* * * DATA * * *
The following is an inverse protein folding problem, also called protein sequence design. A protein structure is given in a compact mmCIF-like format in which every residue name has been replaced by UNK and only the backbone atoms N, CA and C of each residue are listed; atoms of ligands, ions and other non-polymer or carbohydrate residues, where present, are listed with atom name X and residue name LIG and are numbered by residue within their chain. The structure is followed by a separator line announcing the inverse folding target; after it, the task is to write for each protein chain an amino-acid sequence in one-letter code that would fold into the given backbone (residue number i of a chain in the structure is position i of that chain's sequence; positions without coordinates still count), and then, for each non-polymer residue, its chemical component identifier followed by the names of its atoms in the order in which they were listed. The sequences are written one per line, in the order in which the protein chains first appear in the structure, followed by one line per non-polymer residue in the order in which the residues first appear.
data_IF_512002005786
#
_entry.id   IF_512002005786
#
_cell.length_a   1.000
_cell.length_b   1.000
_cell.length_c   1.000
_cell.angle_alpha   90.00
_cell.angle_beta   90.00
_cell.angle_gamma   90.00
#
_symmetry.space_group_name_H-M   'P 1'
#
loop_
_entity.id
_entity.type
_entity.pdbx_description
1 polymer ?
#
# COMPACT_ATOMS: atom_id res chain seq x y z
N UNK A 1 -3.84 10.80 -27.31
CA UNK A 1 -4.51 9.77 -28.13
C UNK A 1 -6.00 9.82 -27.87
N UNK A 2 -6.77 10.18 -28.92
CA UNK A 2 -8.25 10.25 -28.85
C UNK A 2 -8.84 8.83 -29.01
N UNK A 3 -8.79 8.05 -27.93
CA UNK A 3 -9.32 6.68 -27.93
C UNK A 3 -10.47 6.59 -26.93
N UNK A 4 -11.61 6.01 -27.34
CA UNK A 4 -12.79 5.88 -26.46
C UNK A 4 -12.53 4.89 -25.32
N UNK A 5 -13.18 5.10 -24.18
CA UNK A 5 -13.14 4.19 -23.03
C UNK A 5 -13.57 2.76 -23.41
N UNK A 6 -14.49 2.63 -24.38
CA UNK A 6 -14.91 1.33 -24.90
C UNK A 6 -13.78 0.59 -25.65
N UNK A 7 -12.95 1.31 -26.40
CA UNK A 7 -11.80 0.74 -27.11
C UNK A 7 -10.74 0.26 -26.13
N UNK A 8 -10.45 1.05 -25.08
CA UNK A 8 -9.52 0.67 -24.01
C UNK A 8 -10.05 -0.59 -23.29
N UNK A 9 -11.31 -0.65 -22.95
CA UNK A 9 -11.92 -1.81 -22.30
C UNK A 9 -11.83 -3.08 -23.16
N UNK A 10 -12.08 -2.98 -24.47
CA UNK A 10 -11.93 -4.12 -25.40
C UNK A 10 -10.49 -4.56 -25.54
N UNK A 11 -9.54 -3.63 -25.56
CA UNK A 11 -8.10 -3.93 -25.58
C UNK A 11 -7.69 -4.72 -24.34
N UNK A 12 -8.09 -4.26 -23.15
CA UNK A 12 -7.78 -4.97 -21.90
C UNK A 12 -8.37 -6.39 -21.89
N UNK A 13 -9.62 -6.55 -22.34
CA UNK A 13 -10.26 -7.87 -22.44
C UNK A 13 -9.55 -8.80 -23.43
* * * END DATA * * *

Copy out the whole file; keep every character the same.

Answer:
The following is an inverse protein folding problem, also called protein sequence design. A protein structure is given in a compact mmCIF-like format in which every residue name has been replaced by UNK and only the backbone atoms N, CA and C of each residue are listed; atoms of ligands, ions and other non-polymer or carbohydrate residues, where present, are listed with atom name X and residue name LIG and are numbered by residue within their chain. The structure is followed by a separator line announcing the inverse folding target; after it, the task is to write for each protein chain an amino-acid sequence in one-letter code that would fold into the given backbone (residue number i of a chain in the structure is position i of that chain's sequence; positions without coordinates still count), and then, for each non-polymer residue, its chemical component identifier followed by the names of its atoms in the order in which they were listed. The sequences are written one per line, in the order in which the protein chains first appear in the structure, followed by one line per non-polymer residue in the order in which the residues first appear.
data_IF_512002005786
#
_entry.id   IF_512002005786
#
_cell.length_a   1.000
_cell.length_b   1.000
_cell.length_c   1.000
_cell.angle_alpha   90.00
_cell.angle_beta   90.00
_cell.angle_gamma   90.00
#
_symmetry.space_group_name_H-M   'P 1'
#
loop_
_entity.id
_entity.type
_entity.pdbx_description
1 polymer ?
#
# COMPACT_ATOMS: atom_id res chain seq x y z
N UNK A 1 -3.84 10.80 -27.31
CA UNK A 1 -4.51 9.77 -28.13
C UNK A 1 -6.00 9.82 -27.87
N UNK A 2 -6.77 10.18 -28.92
CA UNK A 2 -8.25 10.25 -28.85
C UNK A 2 -8.84 8.83 -29.01
N UNK A 3 -8.79 8.05 -27.93
CA UNK A 3 -9.32 6.68 -27.93
C UNK A 3 -10.47 6.59 -26.93
N UNK A 4 -11.61 6.01 -27.34
CA UNK A 4 -12.79 5.88 -26.46
C UNK A 4 -12.53 4.89 -25.32
N UNK A 5 -13.18 5.10 -24.18
CA UNK A 5 -13.14 4.19 -23.03
C UNK A 5 -13.57 2.76 -23.41
N UNK A 6 -14.49 2.63 -24.38
CA UNK A 6 -14.91 1.33 -24.90
C UNK A 6 -13.78 0.59 -25.65
N UNK A 7 -12.95 1.31 -26.40
CA UNK A 7 -11.80 0.74 -27.11
C UNK A 7 -10.74 0.26 -26.13
N UNK A 8 -10.45 1.05 -25.08
CA UNK A 8 -9.52 0.67 -24.01
C UNK A 8 -10.05 -0.59 -23.29
N UNK A 9 -11.31 -0.65 -22.95
CA UNK A 9 -11.92 -1.81 -22.30
C UNK A 9 -11.83 -3.08 -23.16
N UNK A 10 -12.08 -2.98 -24.47
CA UNK A 10 -11.93 -4.12 -25.40
C UNK A 10 -10.49 -4.56 -25.54
N UNK A 11 -9.54 -3.63 -25.56
CA UNK A 11 -8.10 -3.93 -25.58
C UNK A 11 -7.69 -4.72 -24.34
N UNK A 12 -8.09 -4.26 -23.15
CA UNK A 12 -7.78 -4.97 -21.90
C UNK A 12 -8.37 -6.39 -21.89
N UNK A 13 -9.62 -6.55 -22.34
CA UNK A 13 -10.26 -7.87 -22.44
C UNK A 13 -9.55 -8.80 -23.43